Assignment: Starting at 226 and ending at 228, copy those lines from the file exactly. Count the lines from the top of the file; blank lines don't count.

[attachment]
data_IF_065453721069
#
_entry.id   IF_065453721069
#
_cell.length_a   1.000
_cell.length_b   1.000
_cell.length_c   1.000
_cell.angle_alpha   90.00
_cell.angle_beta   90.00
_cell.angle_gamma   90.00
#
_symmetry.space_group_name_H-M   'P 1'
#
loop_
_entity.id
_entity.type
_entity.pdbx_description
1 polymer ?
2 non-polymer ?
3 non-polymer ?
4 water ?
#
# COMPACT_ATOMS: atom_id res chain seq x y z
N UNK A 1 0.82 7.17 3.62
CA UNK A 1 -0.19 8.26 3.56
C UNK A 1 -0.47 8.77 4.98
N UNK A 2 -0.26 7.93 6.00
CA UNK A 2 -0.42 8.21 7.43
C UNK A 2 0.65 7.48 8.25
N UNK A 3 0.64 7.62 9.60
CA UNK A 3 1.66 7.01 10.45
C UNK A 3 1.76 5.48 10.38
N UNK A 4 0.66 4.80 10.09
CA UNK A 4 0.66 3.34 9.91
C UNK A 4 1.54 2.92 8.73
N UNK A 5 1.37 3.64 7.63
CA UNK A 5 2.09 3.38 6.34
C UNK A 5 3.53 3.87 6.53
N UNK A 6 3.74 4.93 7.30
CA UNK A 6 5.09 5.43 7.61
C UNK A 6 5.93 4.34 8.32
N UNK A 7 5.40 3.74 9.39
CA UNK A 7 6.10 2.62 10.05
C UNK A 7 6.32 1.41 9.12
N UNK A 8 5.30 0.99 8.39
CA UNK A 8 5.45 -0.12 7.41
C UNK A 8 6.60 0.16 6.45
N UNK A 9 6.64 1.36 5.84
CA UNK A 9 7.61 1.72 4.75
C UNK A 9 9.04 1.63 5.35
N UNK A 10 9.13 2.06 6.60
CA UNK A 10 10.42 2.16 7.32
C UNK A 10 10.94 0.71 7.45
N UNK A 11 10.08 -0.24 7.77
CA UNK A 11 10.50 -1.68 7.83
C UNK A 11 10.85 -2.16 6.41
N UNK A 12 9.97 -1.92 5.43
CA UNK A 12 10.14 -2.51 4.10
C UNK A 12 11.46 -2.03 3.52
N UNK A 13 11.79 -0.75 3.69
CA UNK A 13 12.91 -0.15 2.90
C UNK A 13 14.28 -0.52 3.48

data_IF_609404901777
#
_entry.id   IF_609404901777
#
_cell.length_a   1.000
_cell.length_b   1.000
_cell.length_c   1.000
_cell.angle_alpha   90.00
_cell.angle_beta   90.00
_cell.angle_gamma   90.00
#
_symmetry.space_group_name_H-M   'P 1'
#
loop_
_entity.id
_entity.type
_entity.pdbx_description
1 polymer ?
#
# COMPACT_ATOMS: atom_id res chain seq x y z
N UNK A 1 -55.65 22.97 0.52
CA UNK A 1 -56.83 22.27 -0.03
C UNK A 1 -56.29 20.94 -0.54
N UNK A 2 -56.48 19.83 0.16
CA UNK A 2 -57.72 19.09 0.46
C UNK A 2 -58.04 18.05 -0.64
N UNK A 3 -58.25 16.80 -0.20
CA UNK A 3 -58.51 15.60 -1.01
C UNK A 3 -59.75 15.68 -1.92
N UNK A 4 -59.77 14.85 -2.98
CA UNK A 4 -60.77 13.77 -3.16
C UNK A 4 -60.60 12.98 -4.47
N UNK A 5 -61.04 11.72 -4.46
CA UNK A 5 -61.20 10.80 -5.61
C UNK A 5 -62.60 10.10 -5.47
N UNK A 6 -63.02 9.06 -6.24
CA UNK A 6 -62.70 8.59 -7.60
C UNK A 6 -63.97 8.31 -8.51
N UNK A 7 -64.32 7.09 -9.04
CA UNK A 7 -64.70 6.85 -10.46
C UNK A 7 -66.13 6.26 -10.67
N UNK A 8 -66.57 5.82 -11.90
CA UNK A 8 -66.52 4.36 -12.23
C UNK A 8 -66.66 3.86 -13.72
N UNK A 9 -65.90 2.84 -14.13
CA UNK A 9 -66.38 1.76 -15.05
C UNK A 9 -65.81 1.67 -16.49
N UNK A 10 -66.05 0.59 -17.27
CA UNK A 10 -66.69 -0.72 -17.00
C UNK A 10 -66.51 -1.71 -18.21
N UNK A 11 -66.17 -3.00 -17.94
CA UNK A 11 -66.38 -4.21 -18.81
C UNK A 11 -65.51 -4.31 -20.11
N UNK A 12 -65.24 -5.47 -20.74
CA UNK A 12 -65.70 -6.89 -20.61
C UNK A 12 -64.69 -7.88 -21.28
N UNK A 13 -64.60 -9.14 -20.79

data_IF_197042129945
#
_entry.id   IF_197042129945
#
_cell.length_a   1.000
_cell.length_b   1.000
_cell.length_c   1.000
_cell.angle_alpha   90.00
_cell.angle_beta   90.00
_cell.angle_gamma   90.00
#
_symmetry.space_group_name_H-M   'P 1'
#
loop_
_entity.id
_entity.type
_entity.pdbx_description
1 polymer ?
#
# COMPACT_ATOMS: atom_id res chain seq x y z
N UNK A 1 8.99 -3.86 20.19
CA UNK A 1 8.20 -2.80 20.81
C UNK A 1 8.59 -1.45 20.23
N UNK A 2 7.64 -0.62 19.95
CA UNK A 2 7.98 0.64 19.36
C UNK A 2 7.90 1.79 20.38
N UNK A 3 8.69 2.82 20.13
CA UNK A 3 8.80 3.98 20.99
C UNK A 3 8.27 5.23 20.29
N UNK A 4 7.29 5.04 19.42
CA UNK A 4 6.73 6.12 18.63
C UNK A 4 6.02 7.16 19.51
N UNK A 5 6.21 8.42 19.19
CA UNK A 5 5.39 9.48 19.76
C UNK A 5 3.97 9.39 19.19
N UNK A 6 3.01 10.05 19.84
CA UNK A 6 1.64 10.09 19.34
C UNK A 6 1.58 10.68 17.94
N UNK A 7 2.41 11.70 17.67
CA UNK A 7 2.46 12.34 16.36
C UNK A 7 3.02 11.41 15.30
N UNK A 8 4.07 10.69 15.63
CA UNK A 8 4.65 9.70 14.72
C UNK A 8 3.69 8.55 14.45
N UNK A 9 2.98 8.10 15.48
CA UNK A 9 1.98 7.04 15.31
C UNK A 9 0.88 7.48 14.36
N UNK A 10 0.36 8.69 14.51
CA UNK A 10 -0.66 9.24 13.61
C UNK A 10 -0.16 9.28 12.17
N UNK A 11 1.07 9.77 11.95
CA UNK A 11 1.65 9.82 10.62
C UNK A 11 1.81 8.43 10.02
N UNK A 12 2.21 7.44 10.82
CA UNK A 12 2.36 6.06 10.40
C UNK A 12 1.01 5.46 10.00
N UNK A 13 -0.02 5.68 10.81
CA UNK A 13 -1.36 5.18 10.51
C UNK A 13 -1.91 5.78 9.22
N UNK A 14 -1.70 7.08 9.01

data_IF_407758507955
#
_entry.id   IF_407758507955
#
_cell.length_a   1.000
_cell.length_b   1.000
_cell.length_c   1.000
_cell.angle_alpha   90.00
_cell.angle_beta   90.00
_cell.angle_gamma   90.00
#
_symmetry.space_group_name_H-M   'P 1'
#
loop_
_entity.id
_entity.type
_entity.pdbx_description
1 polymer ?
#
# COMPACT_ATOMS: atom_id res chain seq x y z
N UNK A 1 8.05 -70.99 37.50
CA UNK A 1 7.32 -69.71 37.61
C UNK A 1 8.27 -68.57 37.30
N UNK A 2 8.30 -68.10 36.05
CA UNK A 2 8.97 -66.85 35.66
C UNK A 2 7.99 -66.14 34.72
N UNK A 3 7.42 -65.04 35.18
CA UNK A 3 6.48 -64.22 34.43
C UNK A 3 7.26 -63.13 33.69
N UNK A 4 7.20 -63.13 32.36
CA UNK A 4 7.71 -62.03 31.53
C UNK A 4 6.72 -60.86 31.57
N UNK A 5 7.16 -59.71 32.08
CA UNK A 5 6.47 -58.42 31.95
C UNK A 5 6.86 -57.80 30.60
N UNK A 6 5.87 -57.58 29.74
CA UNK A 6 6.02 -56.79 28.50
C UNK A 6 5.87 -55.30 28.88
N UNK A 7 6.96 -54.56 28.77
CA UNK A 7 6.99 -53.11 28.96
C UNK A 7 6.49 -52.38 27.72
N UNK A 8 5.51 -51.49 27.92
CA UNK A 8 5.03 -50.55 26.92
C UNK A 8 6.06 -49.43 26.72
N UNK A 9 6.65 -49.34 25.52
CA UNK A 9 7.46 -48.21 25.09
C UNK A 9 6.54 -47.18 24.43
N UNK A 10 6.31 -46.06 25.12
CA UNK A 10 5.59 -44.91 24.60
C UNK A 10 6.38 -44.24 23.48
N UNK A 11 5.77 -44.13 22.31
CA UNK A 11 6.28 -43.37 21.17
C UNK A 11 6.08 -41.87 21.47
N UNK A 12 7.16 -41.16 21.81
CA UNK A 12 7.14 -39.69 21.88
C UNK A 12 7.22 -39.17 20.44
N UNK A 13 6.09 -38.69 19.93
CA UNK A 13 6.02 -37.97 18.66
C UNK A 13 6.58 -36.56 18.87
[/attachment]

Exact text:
C UNK A 9 6.54 -47.18 24.43
N UNK A 10 6.31 -46.06 25.12
CA UNK A 10 5.59 -44.91 24.60